Talk:2318: Dynamic Entropy
- You came here for an argument? No, this here is abuse. Argument's next door. Kev (talk) 10:26, 13 June 2020 (UTC)
- Allegrini, P., Douglas, J. F., & Glotzer, S. C. (1999). Dynamic entropy as a measure of caging and persistent particle motion in supercooled liquids. Physical Review E, 60(5), 5714, doi: 10.1103/physreve.60.5714.
- Asadi, M., Ebrahimi, N., Hamedani, G., & Soofi, E. (2004). Maximum Dynamic Entropy Models. Journal of Applied Probability, 41(2), 379-390. Retrieved June 11, 2020, from www.jstor.org/stable/3216023
- Green, J. R., Costa, A. B., Grzybowski, B. A., & Szleifer, I. (2013). Relationship between dynamical entropy and energy dissipation far from thermodynamic equilibrium. Proceedings of the National Academy of Sciences, 110(41), 16339-16343.
- S. Satpathy et al., "An All-Digital Unified Static/Dynamic Entropy Generator Featuring Self-Calibrating Hierarchical Von Neumann Extraction for Secure Privacy-Preserving Mutual Authentication in IoT Mote Platforms," 2018 IEEE Symposium on VLSI Circuits, Honolulu, HI, 2018, pp. 169-170, doi: 10.1109/VLSIC.2018.8502369.
- Bugstomper (talk) 01:28, 11 June 2020 (UTC)
- Can someone with knowledge of the reference system in a wiki make the reference appear above the discussion, maybe in a section named References?--Kynde (talk) 07:06, 11 June 2020 (UTC)
Well bugger me (METAPHOR! METAPHOR!) but my current Master thesis in Computer Science could use that term without much shoehorning. (tl;dr: Binary search trees that adapt, =dynamic, can serve a query series faster than static, and the gain depends on the structure of the query series, =entropy. I prefer the good old "instance optimality", though...) 188.8.131.52 08:58, 11 June 2020 (UTC)
This seems to tie in with the recent comic 2315: Eventual Consistency, which is also about entropy (in a thermodynamic(al) sense), but I guess that like the rest of the world I don't know what entropy really is, because if entropy is a measure of how "surprising" a variable is, why is everything being flat and spread out evenly called a state of maximum entropy? Everything being the same doesn't sound very surprising to me... --IByte (talk) 09:08, 11 June 2020 (UTC)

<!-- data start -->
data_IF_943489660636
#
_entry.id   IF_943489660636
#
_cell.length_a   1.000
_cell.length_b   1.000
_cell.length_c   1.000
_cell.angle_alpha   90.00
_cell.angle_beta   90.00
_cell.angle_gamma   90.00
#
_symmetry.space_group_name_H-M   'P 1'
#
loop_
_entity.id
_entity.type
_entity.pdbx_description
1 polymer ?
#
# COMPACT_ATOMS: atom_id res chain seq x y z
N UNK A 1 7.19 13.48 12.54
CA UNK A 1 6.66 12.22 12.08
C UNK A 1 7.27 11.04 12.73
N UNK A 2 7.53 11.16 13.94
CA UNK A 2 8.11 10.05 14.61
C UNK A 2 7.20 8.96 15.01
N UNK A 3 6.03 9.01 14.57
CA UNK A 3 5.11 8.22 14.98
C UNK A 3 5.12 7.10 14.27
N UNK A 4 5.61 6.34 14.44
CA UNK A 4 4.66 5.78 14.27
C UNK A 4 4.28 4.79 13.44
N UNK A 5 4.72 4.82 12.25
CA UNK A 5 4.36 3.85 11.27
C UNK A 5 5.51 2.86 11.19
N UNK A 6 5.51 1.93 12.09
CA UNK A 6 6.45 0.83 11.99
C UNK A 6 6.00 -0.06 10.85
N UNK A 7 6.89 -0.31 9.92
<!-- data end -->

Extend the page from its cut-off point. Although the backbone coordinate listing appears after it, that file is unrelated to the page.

- Because entropy is the inverse of how "surprising" or organized or full of information a system is. Bugstomper (talk) 09:27, 11 June 2020 (UTC)
- It's not about "surprising" but about an even spread of probability, so for matter a complex molecule has less entropy than a smaller molecule because the atoms are held in place, and if the quarks in the atoms aren't even held together in subatomic particles then that is ultimate entropy. For information having more possible choices for the message or password spreads the probability of any one occurrence around more possibilities. If it is narrowly defined it has low entropy because the probability is concentrated in a few items.184.108.40.206 13:53, 11 June 2020 (UTC)
I can think of a number of cases where "dynamic" would be a bad thing, but not necessarily pejorative. The structure of a building had better not be dynamic (think "sudden energetic disassembly"), and when my (salaried, should be steady) paycheck becomes dynamic, I have to talk to HR. Can someone come up with a pejorative? 220.127.116.11 11:16, 11 June 2020 (UTC)
- 2050 retro slang: Dynamic, variant of Dienamic, portmanteau of Die and (Viet) Nam + adjectival suffix // Dienam (n): a long, brutal slog with an unsatisfying ending, possibly with unintended consequences arising some time after the conclusion (cv Agent Orange) "Just like the soldiers a century ago, they knew the project was a dienam -- resources would be wasted, careers ended, and goals unmet -- but they couldn't convince the executives to abandon the project." // Some[thing] that is a failure, many years in the making, from which no success can be extricated. "[The development team] was working on a dynamic project for the studio when [the studio] finally was forced to declare bankruptcy and shutter due to literally years of overcomitting and underdelivering." 18.104.22.168 (talk) (please sign your comments with ~~~~)
As there exists such a thing as resilience by explicitness, when it comes to type system discussions in computer programming language design the term 'dynamic' can be pretty condemning. 22.214.171.124 (talk) (please sign your comments with ~~~~)
(Looks like people aren't ~~~~ing. My contribution starts here.) I can just see a reporter, at the scene of some breaking news, saying "It's very much a dynamic situation here", while dodging various rioter/police missiles, hurricane debris, moving away from a wildfire front or in the middle of a rescue situation in post-earthquake aftermath yet still amidst aftershocks. 126.96.36.199 05:28, 12 June 2020 (UTC)
The 'Use “-ic” with nouns ending in “-ics” (usually)' section of that Free Dictionary article is relevant here, since dynamics is a thing. 188.8.131.52 15:28, 12 June 2020 (UTC)
Dynamic gravity, dynamic oxygen level, dynamic surgical compentency, dynamic astronomical unit ... none of these are desireable. These Are Not The Comments You Are Looking For (talk) 20:18, 15 June 2020 (UTC)